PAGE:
Mostar – Bosnia
Bus journey to Mostar
My journey to Mostar didn’t start off very well. I’d bought my ticket online but then lost the printout on the bus. The miserable man on the bus wouldn’t accept an e-ticket and so I had to pay again! Unfortunately though, I didn’t have enough money. The man was insistent and it was starting to look like I would be thrown off the bus in the middle of nowhere.
I was hoping he would just give up and leave me alone but he didn’t. Luckily a girl sitting on the other side of the bus spoke a little English and talked to the driver on my behalf. Since I didn’t have enough money, she gave me some and I was able to buy the ticket. I wanted to send her some money but she didn’t want me to, maybe she just wanted to do a good deed for someone. Either way, I was very grateful.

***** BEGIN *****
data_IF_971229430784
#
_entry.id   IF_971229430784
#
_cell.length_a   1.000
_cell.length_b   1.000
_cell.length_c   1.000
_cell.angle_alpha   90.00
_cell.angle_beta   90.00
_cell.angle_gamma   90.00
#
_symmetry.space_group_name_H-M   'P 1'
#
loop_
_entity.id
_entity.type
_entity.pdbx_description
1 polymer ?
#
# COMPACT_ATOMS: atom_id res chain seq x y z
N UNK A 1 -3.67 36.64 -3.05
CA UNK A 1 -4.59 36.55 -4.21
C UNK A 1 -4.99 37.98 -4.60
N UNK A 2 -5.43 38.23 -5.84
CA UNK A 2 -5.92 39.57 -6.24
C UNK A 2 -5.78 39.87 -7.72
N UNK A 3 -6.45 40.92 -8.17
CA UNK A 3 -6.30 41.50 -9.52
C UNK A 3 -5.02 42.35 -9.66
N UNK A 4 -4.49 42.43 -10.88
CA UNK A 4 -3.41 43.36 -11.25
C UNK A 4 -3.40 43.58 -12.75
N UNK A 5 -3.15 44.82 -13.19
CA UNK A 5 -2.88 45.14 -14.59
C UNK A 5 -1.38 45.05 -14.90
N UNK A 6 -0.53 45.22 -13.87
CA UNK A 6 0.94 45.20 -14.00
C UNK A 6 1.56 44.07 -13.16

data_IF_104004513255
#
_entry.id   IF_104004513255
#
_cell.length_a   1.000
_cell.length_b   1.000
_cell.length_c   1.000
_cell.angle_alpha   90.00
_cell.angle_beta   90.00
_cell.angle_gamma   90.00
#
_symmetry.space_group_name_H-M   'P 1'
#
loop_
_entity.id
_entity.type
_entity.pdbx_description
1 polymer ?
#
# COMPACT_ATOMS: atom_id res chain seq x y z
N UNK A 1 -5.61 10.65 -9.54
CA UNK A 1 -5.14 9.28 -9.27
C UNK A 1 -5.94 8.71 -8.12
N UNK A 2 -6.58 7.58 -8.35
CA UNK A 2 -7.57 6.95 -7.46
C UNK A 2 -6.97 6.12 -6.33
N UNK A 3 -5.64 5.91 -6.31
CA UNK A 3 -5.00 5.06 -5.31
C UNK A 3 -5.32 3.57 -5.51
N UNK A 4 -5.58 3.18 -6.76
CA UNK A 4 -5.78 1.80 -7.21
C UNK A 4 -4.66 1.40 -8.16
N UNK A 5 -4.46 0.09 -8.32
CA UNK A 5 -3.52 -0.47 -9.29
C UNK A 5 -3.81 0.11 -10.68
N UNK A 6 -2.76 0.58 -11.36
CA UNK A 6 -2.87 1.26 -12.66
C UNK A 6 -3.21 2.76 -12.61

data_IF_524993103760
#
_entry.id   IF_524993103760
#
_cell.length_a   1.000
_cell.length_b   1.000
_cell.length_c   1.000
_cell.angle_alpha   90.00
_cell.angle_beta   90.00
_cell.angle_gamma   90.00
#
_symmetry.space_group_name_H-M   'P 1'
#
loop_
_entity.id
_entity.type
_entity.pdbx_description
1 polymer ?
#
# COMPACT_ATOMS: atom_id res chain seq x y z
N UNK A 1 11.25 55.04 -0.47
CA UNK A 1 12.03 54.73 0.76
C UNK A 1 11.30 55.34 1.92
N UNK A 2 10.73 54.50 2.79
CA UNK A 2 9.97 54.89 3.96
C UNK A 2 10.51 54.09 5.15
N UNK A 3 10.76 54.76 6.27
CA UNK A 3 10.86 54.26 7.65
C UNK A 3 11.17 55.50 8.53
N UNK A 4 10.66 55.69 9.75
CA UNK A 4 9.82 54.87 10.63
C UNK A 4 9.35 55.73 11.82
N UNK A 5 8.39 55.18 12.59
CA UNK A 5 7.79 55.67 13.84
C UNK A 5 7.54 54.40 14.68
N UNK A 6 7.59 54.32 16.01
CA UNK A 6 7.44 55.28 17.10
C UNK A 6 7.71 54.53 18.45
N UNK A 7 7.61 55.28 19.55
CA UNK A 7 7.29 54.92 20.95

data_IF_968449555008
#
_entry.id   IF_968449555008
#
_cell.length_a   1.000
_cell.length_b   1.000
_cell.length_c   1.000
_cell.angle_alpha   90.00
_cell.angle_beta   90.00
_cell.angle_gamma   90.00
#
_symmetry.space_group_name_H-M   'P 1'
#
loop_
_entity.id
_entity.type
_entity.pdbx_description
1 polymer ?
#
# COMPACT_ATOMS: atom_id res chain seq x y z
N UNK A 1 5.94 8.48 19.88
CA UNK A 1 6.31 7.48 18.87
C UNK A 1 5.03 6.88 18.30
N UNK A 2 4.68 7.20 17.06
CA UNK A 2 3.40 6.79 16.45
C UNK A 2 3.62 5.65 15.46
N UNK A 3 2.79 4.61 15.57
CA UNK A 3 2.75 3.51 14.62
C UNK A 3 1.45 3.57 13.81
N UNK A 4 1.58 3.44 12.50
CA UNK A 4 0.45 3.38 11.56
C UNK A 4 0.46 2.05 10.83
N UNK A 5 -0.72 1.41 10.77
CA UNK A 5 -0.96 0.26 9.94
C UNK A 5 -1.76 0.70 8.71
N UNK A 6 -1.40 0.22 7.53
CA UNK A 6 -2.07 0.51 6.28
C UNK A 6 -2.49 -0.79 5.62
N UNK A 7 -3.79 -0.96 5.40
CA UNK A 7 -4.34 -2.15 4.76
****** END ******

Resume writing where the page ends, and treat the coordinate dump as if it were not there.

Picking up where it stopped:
Unfortunately due to the stress of losing my ticket and moving around on the bus, I started feeling sick. I get terrible motion sickness and have done since I was a child. When we stopped at the Bosnian border, I promptly got off the bus and threw up next to the border guard! He didn’t look too happy.
We got going again and then I found my original ticket! Annoyingly the bus driver wouldn’t refund the money for the 2nd ticket I bought. He just shrugged as if to say ‘tough shit mate!’ With that experience in the past, the bus arrived in Mostar.
Arriving at Madja’s was a breath of fresh air and just what I needed after my crappy bus journey. I was warmly welcomed, the rooms were great as were the bathrooms, great showers! It felt like home. There were also a nice group of people staying there so I went out with them to the old town and a local bar.
Breakfast was provided and it tasted great. Madja did me some extra eggs, since couldn’t have bread etc. It was nice to have a home cooked breakfast after weeks of just cornflakes. I felt relaxed staying here, they went the extra mile to make their guests feel comfortable.
Scars of war